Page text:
She wanted to begin a new writing career in a new genre and to release her crime novels to a neutral audience, free of expectation or hype.

Consumers can see examples of this on a daily basis with “Umbrella Brands”.

This is where a big brand buys another brand or launches a similar product under a different brand name, some of which fall into the affordable price range.

This happens so often in the beauty industry and it is why there are so many “dupes” of different products or cheaper alternatives.

L’Oréal do this very well with a portfolio of international brands such as NYX, Maybelline, Essie and Garnier to name a few – Full list here: www.loreal.com/brand

An Irish brand that has done this very well is Bellamianta, the brain child of Linda Stinson and Lisa McDermott. Last year we saw these two amazing business minds launch Iconic Bronze, a more affordable tanning product, less than three years after the launch of Bellamianta.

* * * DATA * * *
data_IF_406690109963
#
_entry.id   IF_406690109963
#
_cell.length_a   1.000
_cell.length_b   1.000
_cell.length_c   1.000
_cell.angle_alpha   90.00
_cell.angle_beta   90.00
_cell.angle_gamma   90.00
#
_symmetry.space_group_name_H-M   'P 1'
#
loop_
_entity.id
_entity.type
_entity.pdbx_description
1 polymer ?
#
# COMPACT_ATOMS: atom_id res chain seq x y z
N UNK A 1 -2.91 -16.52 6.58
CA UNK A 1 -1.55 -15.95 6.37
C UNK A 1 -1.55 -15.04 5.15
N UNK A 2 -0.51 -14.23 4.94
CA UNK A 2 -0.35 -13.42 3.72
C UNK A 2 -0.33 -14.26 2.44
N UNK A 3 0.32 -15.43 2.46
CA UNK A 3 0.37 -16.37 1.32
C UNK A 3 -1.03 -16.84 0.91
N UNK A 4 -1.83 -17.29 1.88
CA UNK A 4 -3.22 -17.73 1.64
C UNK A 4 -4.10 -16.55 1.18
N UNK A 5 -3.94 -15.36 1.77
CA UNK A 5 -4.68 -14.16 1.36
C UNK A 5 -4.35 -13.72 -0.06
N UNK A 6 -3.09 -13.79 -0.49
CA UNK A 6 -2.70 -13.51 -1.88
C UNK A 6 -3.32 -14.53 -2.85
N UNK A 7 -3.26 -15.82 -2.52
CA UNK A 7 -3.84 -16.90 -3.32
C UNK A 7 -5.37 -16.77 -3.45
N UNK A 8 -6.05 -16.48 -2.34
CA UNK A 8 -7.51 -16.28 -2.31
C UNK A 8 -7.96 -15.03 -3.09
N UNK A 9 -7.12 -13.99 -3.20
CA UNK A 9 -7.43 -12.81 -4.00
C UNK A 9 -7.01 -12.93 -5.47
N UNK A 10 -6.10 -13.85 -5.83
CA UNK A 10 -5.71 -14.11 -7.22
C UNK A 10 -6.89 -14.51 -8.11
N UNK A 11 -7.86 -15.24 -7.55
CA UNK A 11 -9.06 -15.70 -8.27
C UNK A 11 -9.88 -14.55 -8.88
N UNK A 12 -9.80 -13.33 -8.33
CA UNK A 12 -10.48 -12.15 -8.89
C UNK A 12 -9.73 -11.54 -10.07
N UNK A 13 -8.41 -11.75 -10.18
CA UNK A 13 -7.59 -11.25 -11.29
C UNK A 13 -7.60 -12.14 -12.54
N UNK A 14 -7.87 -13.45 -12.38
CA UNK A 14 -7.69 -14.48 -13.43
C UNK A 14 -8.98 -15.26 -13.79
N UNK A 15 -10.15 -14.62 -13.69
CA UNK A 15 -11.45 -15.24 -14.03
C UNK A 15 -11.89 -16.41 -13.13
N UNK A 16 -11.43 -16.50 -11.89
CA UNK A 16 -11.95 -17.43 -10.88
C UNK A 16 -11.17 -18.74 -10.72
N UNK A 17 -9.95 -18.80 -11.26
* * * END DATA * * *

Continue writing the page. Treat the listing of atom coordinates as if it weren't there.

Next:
With the help of their Irish brand ambassadors, Jade and Laura Mullett, this tan became so sought after than it made its way onto the shelves of Primark.

In communications we encourage our clients to think outside the box and try new things.

Whether that is how we launch a new product or campaign, the way we plan on revealing new company branding or working with a brand ambassador for the first time, or it could even be with a social media strategy and how to reach new audiences.

At Fuzion, when we meet a client for the first time it is important that we get to know them and have a clear understanding of what they do and what their objectives are.

From here, as a team, we put our heads together using the many years of experience we have to generate concepts and formulate a strategic plan that will work to the client’s benefit, delivering consistent and cohesive messaging that will help them get noticed and make an impact in a crowded market.

Our creative design team is also on hand to develop outstanding, eye catching and conversation starting designs that will leave the target audience remembering your brand.

Maybe we can help you to be like Britney or JK?!

Arlene

Arlene Foy is an Account Manager with Fuzion Communications, a full service agency who have offices in Dublin and Cork.

 

Facebook algorithms and posts not quite reaching your audience anymore

March 2, 2018